IT is ironic that this year the Indian government is celebrating the 50th anniversary of its ‘victory’ in the 1965 war, though various accounts of their own diplomats, scholars and researchers make it clear that it was a deadlock before the UN declared a ceasefire on September 22, 1965.

Jaswant Singh, one of India’s topmost diplomats who has served as the finance and the defence minister in his book, India at Risk — Mistakes, Misconceptions and Misadventures of Security Policy states: “If the war had continued for another week, Pakistan would have been forced to surrender. Unfortunately, General Chaudhury advised the prime minister to accept the UN ceasefire proposal since he felt both sides were running out of ammunition. This was far from true for India...The great failure of leadership was clearly the loss of nerve by Gen. Chaudhury, then the CoAS, in advising a general withdrawal of our forces east of Beas.”

Another former Indian ambassador, Rajiv Dogra has this to say in Where Borders Bleed - An Insider’s Account of Indo-Pak Relations. “But when Shastri asked army chief, General J.N. Chaudhary whether India could win a spectacular victory if the war was prolonged by a few days, the reply given by the general was hedged by ifs and buts.”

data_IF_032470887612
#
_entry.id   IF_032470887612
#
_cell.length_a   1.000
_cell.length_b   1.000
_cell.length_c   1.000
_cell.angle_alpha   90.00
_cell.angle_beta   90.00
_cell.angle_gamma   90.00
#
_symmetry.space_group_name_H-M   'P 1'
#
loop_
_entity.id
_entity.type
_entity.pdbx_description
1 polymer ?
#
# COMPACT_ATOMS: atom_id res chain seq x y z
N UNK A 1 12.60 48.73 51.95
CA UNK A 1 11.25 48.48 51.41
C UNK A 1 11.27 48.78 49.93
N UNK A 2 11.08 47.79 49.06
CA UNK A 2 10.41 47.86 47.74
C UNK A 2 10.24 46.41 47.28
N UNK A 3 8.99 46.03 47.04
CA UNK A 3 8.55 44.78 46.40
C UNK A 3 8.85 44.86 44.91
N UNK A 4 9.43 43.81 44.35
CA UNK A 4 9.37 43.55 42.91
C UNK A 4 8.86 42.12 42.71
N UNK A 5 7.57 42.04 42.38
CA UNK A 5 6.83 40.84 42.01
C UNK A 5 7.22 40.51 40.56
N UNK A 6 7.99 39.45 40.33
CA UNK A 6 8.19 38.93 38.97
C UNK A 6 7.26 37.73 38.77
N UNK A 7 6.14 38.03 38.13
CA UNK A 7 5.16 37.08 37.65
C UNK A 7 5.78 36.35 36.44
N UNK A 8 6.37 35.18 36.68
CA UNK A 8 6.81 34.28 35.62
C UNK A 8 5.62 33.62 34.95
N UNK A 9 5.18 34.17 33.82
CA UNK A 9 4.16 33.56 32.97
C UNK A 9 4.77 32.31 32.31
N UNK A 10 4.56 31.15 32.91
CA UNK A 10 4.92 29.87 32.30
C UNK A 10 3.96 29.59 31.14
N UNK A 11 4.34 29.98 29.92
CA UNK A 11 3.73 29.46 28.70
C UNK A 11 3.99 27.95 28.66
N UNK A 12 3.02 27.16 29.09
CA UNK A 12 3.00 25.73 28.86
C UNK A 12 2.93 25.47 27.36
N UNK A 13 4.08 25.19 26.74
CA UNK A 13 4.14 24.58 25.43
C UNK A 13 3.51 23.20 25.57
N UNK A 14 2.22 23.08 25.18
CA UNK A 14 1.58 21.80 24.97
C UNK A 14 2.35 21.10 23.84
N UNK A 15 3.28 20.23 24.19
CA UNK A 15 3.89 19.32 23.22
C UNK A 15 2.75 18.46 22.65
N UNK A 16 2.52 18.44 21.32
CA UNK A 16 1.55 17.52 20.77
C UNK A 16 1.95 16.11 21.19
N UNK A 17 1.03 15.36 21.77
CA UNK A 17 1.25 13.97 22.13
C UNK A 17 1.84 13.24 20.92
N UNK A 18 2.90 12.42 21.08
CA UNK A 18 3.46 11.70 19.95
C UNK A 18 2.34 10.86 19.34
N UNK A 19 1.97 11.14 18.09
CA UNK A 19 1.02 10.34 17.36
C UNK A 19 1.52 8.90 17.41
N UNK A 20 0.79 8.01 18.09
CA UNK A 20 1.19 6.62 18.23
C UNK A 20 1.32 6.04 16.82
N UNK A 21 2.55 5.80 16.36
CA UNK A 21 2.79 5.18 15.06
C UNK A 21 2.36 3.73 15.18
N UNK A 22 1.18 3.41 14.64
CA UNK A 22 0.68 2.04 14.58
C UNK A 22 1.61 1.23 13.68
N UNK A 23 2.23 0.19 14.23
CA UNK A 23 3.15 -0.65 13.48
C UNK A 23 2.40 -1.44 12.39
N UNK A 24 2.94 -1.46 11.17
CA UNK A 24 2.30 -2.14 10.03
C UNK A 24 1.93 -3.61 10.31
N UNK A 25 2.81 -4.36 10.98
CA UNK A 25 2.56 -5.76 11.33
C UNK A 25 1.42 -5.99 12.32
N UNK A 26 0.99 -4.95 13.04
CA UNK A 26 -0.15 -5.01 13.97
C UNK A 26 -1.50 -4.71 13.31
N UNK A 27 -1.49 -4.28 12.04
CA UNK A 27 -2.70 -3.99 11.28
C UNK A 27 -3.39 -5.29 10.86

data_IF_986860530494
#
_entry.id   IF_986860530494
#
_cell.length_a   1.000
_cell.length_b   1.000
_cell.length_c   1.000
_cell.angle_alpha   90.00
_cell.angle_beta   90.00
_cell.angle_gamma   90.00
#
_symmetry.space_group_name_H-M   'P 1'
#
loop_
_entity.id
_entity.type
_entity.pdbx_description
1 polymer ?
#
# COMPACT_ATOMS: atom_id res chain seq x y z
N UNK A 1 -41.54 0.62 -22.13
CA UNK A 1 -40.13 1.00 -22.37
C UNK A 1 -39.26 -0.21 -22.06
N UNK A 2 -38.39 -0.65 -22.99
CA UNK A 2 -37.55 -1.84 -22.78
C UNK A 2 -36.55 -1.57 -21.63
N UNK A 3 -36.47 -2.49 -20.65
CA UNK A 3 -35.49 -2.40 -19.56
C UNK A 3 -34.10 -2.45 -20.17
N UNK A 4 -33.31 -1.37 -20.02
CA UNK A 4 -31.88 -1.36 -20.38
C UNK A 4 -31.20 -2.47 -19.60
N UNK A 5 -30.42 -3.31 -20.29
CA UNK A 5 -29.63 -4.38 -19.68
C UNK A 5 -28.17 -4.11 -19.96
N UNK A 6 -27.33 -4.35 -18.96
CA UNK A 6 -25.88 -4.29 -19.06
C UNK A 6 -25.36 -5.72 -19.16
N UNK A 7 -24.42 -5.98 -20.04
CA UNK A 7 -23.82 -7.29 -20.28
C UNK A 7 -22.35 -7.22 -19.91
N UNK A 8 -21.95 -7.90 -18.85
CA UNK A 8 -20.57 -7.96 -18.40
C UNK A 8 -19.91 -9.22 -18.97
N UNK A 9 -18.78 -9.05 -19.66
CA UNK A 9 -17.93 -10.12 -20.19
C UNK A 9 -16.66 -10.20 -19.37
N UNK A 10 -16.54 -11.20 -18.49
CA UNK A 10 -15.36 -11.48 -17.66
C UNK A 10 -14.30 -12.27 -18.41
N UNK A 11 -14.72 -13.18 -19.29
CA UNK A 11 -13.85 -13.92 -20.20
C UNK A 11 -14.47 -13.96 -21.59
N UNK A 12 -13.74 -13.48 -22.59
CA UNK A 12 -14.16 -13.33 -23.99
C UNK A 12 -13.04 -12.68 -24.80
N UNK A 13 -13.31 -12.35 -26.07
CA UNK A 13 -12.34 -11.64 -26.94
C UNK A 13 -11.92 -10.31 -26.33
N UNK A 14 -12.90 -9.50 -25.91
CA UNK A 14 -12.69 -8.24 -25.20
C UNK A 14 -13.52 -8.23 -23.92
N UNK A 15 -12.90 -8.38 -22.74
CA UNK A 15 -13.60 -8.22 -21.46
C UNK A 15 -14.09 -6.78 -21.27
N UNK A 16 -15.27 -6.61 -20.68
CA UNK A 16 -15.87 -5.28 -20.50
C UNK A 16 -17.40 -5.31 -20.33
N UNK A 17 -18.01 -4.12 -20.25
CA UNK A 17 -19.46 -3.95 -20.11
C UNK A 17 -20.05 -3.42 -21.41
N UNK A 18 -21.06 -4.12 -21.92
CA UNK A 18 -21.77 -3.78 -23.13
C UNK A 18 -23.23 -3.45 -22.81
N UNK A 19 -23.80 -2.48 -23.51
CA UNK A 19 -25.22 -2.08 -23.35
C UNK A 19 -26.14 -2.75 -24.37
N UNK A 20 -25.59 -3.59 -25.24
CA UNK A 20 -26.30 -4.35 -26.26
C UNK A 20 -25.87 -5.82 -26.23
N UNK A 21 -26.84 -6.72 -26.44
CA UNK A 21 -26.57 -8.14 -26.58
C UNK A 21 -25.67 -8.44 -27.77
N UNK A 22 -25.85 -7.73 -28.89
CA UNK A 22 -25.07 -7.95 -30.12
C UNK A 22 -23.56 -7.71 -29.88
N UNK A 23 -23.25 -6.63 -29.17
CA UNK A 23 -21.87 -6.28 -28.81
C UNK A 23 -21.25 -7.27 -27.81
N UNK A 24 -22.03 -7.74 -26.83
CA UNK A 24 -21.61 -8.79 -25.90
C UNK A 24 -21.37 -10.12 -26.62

Perhaps the best defence of India has been offered by Dilip Hero in his book, The Longest August — The unflinching rivalry between India and Pakistan. It says: “What was the end result of the war? This question is best answered by stating the primary objective of each protagonist. The aim of Pakistan, the instigator, was to change the status quo in Kashmir by force. It failed to do so. India’s objective was merely to frustrate its adversary’s goal. It succeeded. In a way, Delhi won by not losing.”

What Mr Hero fails to mention is that India could not capture any major Pakistani city throughout the 17-day conflict despite launching a three-pronged attack on Sept 6.

Although the political and economic consequences for Pakistan were severe in the wake of this war, its armed forces, successfully kept an enemy much larger in size and resources at bay. This in itself is no mean achievement.

Umar M. Makhdumi


Published in Dawn, September 6th, 2015

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